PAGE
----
Topping the list of lowest-performing markets on’s Rebound Report are New York-Northern New Jersey-Long Island, New York, New Jersey, Pennsylvania (12 percent); Bridgeport-Stamford-Norwalk, Connecticut (11 percent); Stockton, California (11 percent); and Palm Bay-Melbourne-Titusville, Florida (11 percent).

Report: High LTVs and Their Impact on Prices

Mortgages with higher loan-to-value (LTV) ratios are not only riskier in terms of the likelihood to default, but they can also impact markets by triggering greater losses in home values, according to the most recent Home Value Forecast report from Pro Teck Valuation Services andCollateral Analytics.

“During the housing bubble (2004-2006), it has been well documented that higher loan-to-value (LTV) ratios led to riskier mortgages, but there has been much less research showing the correlation between high LTVs leading to greater price declines,” wrote Tom O’Grady, CEO of Pro Teck, and Michael Sklarz, president of Collateral Analytics.

“We have found that as home prices decline, homeowners with high LTVs are much less inclined to stay in their homes since they have little or no equity to protect. This leads to more price declines, which has a cascading effect on other high LTV owners and a further depreciation in home values,” the authors explained.

To illustrate their findings, the authors used Palmdale, California, as an example, where the LTV ratio was about 94 percent from 2000 to 2012. From the area’s 2006 peak to 2012, prices declined by more than 60 percent. During the crisis, second mortgages were also more commonly used, leading to an even greater increase in LTVs, according to the report.

During the same period in Arcadia, California, the average LTV stayed well-below 70 percent, and home values also experienced much smaller declines during the bubble period and now stand at all-time highs.

The report also included a ranking of the top 10 best and 10 worst performing metros out of 200 Core Based Statistical Areas (CBSAs). The areas are measured based on factors related to sales/listing activity and prices, months of remaining inventory (MRI), days on market (DOM), sold-to-list price ratio, and foreclosure and REOactivity.

Among the best performers for the June report, the top three were Texas towns.

Sklarz also noted Chicago and St. Louis were added as new entrants, “which suggest the sharp recovery in the coastal U.S. markets of the past nine months is now beginning to reach some of the important interior U.S. markets.”

For the worst performing metros, many were smaller markets.

“We know that one of the catalysts behind the current real estate market recovery has been large investment funds purchasing distressed single family homes to rent out. As they have been focusing on larger and more visible metros, the smaller markets, such as the ones in the Bottom 10 list have been overlooked,” Sklarz commented.

Top 10 CBSAs

  1. Austin-Round Rock-San Marcos, Texas
  2. Houston-Sugar Land-Baytown, Texas
  3. Dallas-Plano-Irving, Texas
  4. Salt Lake City, Utah
  5. Nashville-Davidson-Murfreesboro-Franklin, Tennessee
  6. Charlotte-Gastonia-Rock Hill, North Carolina-South Carolina
  7. St. Louis, Missouri-Illinois
  8. Tampa-St. Petersburg-Clearwater, Florida
  9. Chicago-Joliet-Naperville, Illinois
  10. North Port-Bradenton-Sarasota, Florida

Bottom 10 CBSAs

  1. Huntsville, Alabama
  2. Beaumont-Port Arthur, Texas
  3. Montgomery, Alabama
  4. El Paso, Texas
  5. Shreveport-Bossier City, Louisiana
  6. Charlottesville, Virginia
  7. Little Rock-North Little Rock-Conway, Arkansas
  8. Spokane, Washington
  9. Jacksonville, North Carolina
  10. Peoria, Illinois

What’s Happening Beyond ‘Recovery’ Headlines?

Industry indicators such as rising prices, increases in construction, and declines in the number of underwater homeowners tell a story of a broad housing recovery, butHarvard’s Joint Center for Housing Studies (JCHS) sheds light on a less popular story in a report released Wednesday.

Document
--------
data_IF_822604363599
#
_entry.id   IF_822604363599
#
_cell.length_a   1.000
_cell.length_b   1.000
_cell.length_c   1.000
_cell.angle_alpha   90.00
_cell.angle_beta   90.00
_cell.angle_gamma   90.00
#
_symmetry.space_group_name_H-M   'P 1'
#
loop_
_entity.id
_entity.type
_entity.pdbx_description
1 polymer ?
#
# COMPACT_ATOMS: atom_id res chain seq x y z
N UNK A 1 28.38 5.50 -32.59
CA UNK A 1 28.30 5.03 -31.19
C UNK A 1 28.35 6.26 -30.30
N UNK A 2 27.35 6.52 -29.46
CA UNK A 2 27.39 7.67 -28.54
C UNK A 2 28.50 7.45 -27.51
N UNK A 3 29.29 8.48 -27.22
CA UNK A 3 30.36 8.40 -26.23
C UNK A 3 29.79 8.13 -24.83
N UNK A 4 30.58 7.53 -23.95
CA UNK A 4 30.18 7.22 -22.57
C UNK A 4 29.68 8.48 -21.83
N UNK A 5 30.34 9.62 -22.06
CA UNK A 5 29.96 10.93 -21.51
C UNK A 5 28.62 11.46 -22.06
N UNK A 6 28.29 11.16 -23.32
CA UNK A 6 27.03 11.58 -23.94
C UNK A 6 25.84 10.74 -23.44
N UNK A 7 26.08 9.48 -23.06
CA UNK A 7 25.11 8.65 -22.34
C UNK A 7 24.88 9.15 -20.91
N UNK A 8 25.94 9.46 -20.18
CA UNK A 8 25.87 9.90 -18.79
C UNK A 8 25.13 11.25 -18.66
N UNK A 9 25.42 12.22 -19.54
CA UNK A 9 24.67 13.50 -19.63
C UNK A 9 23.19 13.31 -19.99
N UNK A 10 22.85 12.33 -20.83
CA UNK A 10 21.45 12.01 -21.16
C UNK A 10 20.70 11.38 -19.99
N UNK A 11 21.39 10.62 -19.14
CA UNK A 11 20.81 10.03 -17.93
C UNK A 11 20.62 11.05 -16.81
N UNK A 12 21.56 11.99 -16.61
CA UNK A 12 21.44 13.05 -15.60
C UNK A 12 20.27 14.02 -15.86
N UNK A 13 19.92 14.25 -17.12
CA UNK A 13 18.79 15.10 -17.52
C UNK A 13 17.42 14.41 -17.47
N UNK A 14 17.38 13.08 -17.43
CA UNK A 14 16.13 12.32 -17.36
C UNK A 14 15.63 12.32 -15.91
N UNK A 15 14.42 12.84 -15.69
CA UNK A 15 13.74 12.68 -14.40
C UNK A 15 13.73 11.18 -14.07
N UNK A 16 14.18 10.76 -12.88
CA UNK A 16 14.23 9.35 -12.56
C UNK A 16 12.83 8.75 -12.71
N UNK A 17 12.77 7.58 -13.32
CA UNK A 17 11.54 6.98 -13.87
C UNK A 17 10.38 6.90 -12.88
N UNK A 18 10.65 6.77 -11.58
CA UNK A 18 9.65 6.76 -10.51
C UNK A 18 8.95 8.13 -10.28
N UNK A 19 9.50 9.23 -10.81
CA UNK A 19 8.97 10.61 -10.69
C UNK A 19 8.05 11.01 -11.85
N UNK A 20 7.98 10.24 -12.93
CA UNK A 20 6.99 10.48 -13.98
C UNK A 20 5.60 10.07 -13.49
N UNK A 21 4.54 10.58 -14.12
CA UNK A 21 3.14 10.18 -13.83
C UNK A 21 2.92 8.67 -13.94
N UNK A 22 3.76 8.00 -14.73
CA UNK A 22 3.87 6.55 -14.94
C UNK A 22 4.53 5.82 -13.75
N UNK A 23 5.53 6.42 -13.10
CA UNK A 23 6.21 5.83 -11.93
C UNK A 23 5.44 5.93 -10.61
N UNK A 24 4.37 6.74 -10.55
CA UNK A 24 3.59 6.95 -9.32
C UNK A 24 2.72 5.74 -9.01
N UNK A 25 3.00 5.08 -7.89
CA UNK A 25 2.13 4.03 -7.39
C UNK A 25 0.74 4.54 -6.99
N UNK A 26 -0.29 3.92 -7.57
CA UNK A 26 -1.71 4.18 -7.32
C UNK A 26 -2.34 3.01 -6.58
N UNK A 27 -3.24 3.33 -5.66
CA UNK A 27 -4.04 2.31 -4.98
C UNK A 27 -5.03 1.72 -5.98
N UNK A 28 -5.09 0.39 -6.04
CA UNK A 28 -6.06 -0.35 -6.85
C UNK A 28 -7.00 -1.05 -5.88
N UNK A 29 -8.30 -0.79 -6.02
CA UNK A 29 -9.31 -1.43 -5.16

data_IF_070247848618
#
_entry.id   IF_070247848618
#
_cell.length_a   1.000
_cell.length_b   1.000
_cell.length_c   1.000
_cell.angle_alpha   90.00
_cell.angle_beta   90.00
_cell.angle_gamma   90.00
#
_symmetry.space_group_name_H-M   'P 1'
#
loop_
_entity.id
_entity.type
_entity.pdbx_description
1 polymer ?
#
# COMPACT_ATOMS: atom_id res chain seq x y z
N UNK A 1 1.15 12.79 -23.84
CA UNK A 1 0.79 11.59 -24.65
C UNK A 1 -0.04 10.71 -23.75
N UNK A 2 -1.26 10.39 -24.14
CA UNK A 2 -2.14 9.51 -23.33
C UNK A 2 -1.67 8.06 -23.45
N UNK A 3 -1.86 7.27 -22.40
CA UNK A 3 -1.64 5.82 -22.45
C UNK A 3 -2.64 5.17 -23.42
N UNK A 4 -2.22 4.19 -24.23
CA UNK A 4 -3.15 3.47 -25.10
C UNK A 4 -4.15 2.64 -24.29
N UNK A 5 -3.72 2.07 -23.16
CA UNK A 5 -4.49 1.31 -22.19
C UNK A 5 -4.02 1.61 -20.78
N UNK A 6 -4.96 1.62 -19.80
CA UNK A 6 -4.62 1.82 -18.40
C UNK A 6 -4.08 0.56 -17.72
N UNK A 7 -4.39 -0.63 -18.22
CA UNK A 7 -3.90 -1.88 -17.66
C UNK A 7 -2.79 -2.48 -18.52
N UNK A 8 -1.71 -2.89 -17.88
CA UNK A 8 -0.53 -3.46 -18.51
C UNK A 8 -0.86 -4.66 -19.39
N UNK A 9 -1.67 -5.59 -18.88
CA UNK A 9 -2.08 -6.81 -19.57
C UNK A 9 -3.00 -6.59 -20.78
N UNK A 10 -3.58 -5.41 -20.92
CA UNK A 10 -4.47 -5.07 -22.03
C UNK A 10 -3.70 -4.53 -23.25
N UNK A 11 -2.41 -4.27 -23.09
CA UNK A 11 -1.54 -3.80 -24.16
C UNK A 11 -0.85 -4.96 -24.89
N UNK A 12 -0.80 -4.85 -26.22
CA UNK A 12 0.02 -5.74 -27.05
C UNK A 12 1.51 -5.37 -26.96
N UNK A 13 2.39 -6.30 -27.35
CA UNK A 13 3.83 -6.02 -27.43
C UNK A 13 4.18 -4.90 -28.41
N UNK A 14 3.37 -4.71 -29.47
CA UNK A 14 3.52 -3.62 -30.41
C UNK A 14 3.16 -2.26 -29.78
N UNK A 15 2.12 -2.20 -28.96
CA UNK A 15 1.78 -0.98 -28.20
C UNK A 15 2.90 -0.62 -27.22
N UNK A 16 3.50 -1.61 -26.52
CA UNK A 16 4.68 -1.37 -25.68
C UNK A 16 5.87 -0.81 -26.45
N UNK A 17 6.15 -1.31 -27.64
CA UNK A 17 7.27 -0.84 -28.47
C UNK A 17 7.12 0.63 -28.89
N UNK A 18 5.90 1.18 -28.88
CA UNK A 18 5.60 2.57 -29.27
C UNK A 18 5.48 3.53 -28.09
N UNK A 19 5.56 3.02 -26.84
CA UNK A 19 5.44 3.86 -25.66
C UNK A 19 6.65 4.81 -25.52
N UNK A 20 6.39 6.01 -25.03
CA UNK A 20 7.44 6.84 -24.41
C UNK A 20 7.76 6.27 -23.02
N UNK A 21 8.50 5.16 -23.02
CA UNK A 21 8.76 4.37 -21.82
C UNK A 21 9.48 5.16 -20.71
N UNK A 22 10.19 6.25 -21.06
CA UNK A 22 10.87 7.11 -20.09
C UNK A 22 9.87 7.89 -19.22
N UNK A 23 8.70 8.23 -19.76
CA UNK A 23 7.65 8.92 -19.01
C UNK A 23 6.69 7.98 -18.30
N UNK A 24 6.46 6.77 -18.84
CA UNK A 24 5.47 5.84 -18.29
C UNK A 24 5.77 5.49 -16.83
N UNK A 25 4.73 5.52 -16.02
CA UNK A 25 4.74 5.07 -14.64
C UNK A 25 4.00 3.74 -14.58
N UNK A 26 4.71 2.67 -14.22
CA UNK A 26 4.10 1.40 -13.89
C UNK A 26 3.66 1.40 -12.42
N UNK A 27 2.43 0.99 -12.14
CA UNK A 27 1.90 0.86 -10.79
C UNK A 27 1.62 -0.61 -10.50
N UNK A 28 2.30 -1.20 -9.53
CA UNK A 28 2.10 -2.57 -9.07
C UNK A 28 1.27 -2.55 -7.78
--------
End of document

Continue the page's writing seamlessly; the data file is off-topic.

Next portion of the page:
“With rising home prices helping to revive household balance sheets and expanding residential construction adding to job growth, the housing sector is finally providing a much needed boost to the economy,” says Eric S. Belsky, managing director of JCHS.

“But long-term vacancies are at elevated levels in a number of places, millions of owners are still struggling to make their mortgage payments, and credit conditions for homebuyers remain extremely tight. It will take time for these problems to subside,” he said.

Homeownership is down, and consumer spending on housing as a portion of income is up.

Thirty-seven percent of households were spending more

than 30 percent of their pre-tax income on housing in 2011, according to the Center’s report.

Furthermore, 17.9 percent of the nation’s households were spending more than 50 percent of their pre-tax incomes on housing. These households, which the Center considers “severely burdened,” have increased 49 percent since 2001.

Market conditions are pushing more households into rentals, even those in categories that used to maintain high homeownership rates, such as couples with children, high-income households, and white households, the report states.

“For each 10-year age group between 25 and 54, the share of households owning homes is now at its lowest point since recordkeeping began in 1976,” the Center states.

Additionally, while foreclosures and delinquencies are declining, they remain at historically elevated levels.

The delinquency rate fell from its peak of 10.1 percent in the first quarter of 2010 to 7.3 percent in the first quarter of this year.

“Still, more than 1.4 million homes were in foreclosure, representing 3.6 percent of all mortgages in service,” the report states, adding that this equates to more than four times the average rate between 1974 and 1999.

Amid this still-bleak environment, the federal budget sequestration will reduce rental housing assistance.

“Given the profoundly positive impact that decent and affordable housing can have on the lives of individuals, families, and entire communities, efforts to address these urgent concerns as well as longstanding housing affordability challenges should be among the nation’s highest priorities,” Belsky said.